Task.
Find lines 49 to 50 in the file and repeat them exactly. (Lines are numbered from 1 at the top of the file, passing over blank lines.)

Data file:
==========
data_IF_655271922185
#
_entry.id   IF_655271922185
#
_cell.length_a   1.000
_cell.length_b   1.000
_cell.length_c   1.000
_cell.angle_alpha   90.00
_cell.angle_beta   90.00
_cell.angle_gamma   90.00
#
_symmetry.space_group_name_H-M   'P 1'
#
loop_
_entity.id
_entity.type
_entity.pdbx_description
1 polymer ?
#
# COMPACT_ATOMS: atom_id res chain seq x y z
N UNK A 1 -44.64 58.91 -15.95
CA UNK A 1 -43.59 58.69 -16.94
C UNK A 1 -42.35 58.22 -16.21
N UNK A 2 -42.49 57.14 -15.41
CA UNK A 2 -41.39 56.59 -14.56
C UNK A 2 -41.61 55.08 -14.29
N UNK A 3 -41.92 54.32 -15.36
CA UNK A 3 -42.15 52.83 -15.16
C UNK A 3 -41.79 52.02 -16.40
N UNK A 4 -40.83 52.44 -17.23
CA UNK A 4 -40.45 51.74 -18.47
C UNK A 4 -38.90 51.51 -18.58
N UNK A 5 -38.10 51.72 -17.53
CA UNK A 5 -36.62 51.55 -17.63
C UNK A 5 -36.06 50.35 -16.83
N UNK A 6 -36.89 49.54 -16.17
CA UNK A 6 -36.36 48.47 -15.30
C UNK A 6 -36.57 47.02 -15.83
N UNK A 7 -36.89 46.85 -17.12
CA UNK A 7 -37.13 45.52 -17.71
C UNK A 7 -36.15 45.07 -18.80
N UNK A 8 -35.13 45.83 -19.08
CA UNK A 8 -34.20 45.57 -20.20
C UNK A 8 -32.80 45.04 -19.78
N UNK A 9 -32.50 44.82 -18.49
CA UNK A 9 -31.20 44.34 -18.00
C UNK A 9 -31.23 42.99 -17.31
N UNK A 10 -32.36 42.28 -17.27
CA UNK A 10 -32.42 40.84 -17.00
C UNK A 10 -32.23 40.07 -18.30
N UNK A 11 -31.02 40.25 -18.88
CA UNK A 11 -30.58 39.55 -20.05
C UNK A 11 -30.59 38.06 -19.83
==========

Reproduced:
CA UNK A 10 -32.42 40.84 -17.00
C UNK A 10 -32.23 40.07 -18.30